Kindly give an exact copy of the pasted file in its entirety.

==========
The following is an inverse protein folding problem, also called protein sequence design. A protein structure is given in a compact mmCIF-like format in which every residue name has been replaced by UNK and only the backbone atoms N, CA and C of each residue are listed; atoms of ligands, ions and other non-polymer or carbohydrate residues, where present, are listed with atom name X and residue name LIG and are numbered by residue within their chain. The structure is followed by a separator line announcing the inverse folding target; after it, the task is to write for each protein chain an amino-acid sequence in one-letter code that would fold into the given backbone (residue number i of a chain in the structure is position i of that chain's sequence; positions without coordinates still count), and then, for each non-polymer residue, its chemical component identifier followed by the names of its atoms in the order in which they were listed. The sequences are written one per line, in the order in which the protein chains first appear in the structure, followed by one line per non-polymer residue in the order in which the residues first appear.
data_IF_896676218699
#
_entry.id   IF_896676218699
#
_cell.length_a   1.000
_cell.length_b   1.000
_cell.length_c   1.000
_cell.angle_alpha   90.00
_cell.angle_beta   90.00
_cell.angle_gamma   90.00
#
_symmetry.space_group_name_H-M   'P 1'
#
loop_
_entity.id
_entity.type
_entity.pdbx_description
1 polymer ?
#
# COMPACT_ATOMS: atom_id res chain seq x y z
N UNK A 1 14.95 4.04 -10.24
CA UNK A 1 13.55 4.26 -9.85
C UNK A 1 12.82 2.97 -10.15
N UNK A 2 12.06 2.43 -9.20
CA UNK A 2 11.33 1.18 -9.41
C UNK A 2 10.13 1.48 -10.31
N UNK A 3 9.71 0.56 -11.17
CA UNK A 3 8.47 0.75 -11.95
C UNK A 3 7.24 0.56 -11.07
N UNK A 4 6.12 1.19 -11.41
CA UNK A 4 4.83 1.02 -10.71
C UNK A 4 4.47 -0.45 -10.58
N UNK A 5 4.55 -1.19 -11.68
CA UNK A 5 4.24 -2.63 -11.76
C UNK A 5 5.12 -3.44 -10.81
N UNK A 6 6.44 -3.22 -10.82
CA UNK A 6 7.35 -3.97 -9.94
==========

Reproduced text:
The following is an inverse protein folding problem, also called protein sequence design. A protein structure is given in a compact mmCIF-like format in which every residue name has been replaced by UNK and only the backbone atoms N, CA and C of each residue are listed; atoms of ligands, ions and other non-polymer or carbohydrate residues, where present, are listed with atom name X and residue name LIG and are numbered by residue within their chain. The structure is followed by a separator line announcing the inverse folding target; after it, the task is to write for each protein chain an amino-acid sequence in one-letter code that would fold into the given backbone (residue number i of a chain in the structure is position i of that chain's sequence; positions without coordinates still count), and then, for each non-polymer residue, its chemical component identifier followed by the names of its atoms in the order in which they were listed. The sequences are written one per line, in the order in which the protein chains first appear in the structure, followed by one line per non-polymer residue in the order in which the residues first appear.
data_IF_896676218699
#
_entry.id   IF_896676218699
#
_cell.length_a   1.000
_cell.length_b   1.000
_cell.length_c   1.000
_cell.angle_alpha   90.00
_cell.angle_beta   90.00
_cell.angle_gamma   90.00
#
_symmetry.space_group_name_H-M   'P 1'
#
loop_
_entity.id
_entity.type
_entity.pdbx_description
1 polymer ?
#
# COMPACT_ATOMS: atom_id res chain seq x y z
N UNK A 1 14.95 4.04 -10.24
CA UNK A 1 13.55 4.26 -9.85
C UNK A 1 12.82 2.97 -10.15
N UNK A 2 12.06 2.43 -9.20
CA UNK A 2 11.33 1.18 -9.41
C UNK A 2 10.13 1.48 -10.31
N UNK A 3 9.71 0.56 -11.17
CA UNK A 3 8.47 0.75 -11.95
C UNK A 3 7.24 0.56 -11.07
N UNK A 4 6.12 1.19 -11.41
CA UNK A 4 4.83 1.02 -10.71
C UNK A 4 4.47 -0.45 -10.58
N UNK A 5 4.55 -1.19 -11.68
CA UNK A 5 4.24 -2.63 -11.76
C UNK A 5 5.12 -3.44 -10.81
N UNK A 6 6.44 -3.22 -10.82
CA UNK A 6 7.35 -3.97 -9.94